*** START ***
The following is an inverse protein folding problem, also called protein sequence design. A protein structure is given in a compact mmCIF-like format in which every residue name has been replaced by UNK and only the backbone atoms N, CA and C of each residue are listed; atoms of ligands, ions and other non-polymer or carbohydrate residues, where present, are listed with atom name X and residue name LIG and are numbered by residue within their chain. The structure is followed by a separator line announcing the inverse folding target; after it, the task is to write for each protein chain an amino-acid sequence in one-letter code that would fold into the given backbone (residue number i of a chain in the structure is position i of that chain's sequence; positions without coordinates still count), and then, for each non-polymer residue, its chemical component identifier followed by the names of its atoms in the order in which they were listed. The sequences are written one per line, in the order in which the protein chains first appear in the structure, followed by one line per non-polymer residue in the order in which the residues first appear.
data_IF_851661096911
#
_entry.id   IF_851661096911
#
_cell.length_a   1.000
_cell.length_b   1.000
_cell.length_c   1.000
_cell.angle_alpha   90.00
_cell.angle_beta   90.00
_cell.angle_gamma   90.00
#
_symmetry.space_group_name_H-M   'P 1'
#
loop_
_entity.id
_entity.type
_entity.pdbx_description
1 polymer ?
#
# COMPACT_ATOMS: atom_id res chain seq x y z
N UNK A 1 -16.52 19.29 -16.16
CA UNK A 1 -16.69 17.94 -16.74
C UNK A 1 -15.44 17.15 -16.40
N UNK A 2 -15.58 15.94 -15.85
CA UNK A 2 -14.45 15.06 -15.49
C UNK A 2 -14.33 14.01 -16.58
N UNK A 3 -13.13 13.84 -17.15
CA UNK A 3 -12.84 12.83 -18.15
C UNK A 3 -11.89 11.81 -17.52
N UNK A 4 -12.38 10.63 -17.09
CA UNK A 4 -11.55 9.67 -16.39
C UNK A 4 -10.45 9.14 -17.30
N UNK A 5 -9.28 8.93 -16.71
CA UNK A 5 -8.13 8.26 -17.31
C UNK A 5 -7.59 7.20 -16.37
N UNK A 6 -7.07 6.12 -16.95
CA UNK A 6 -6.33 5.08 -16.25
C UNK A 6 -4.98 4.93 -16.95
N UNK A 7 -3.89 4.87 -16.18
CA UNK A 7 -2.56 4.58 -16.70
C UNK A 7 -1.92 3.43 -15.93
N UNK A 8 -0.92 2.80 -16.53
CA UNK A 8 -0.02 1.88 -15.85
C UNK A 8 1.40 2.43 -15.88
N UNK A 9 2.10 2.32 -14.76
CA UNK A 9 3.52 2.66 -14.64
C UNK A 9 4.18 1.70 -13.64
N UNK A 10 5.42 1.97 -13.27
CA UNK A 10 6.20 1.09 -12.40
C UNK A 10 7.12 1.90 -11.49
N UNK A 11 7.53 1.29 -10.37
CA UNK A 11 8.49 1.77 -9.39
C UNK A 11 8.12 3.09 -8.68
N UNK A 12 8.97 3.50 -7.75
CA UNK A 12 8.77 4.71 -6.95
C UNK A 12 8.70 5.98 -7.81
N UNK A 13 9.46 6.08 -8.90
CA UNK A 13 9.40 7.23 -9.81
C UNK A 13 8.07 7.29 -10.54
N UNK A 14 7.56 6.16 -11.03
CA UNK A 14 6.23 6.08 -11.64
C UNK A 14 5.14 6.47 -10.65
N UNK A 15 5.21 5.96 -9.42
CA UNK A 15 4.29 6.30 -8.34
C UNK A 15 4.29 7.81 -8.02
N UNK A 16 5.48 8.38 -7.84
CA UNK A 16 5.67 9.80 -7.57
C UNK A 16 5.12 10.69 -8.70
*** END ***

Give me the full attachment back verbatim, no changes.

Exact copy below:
The following is an inverse protein folding problem, also called protein sequence design. A protein structure is given in a compact mmCIF-like format in which every residue name has been replaced by UNK and only the backbone atoms N, CA and C of each residue are listed; atoms of ligands, ions and other non-polymer or carbohydrate residues, where present, are listed with atom name X and residue name LIG and are numbered by residue within their chain. The structure is followed by a separator line announcing the inverse folding target; after it, the task is to write for each protein chain an amino-acid sequence in one-letter code that would fold into the given backbone (residue number i of a chain in the structure is position i of that chain's sequence; positions without coordinates still count), and then, for each non-polymer residue, its chemical component identifier followed by the names of its atoms in the order in which they were listed. The sequences are written one per line, in the order in which the protein chains first appear in the structure, followed by one line per non-polymer residue in the order in which the residues first appear.
data_IF_851661096911
#
_entry.id   IF_851661096911
#
_cell.length_a   1.000
_cell.length_b   1.000
_cell.length_c   1.000
_cell.angle_alpha   90.00
_cell.angle_beta   90.00
_cell.angle_gamma   90.00
#
_symmetry.space_group_name_H-M   'P 1'
#
loop_
_entity.id
_entity.type
_entity.pdbx_description
1 polymer ?
#
# COMPACT_ATOMS: atom_id res chain seq x y z
N UNK A 1 -16.52 19.29 -16.16
CA UNK A 1 -16.69 17.94 -16.74
C UNK A 1 -15.44 17.15 -16.40
N UNK A 2 -15.58 15.94 -15.85
CA UNK A 2 -14.45 15.06 -15.49
C UNK A 2 -14.33 14.01 -16.58
N UNK A 3 -13.13 13.84 -17.15
CA UNK A 3 -12.84 12.83 -18.15
C UNK A 3 -11.89 11.81 -17.52
N UNK A 4 -12.38 10.63 -17.09
CA UNK A 4 -11.55 9.67 -16.39
C UNK A 4 -10.45 9.14 -17.30
N UNK A 5 -9.28 8.93 -16.71
CA UNK A 5 -8.13 8.26 -17.31
C UNK A 5 -7.59 7.20 -16.37
N UNK A 6 -7.07 6.12 -16.95
CA UNK A 6 -6.33 5.08 -16.25
C UNK A 6 -4.98 4.93 -16.95
N UNK A 7 -3.89 4.87 -16.18
CA UNK A 7 -2.56 4.58 -16.70
C UNK A 7 -1.92 3.43 -15.93
N UNK A 8 -0.92 2.80 -16.53
CA UNK A 8 -0.02 1.88 -15.85
C UNK A 8 1.40 2.43 -15.88
N UNK A 9 2.10 2.32 -14.76
CA UNK A 9 3.52 2.66 -14.64
C UNK A 9 4.18 1.70 -13.64
N UNK A 10 5.42 1.97 -13.27
CA UNK A 10 6.20 1.09 -12.40
C UNK A 10 7.12 1.90 -11.49
N UNK A 11 7.53 1.29 -10.37
CA UNK A 11 8.49 1.77 -9.39
C UNK A 11 8.12 3.09 -8.68
N UNK A 12 8.97 3.50 -7.75
CA UNK A 12 8.77 4.71 -6.95
C UNK A 12 8.70 5.98 -7.81
N UNK A 13 9.46 6.08 -8.90
CA UNK A 13 9.40 7.23 -9.81
C UNK A 13 8.07 7.29 -10.54
N UNK A 14 7.56 6.16 -11.03
CA UNK A 14 6.23 6.08 -11.64
C UNK A 14 5.14 6.47 -10.65
N UNK A 15 5.21 5.96 -9.42
CA UNK A 15 4.29 6.30 -8.34
C UNK A 15 4.29 7.81 -8.02
N UNK A 16 5.48 8.38 -7.84
CA UNK A 16 5.67 9.80 -7.57
C UNK A 16 5.12 10.69 -8.70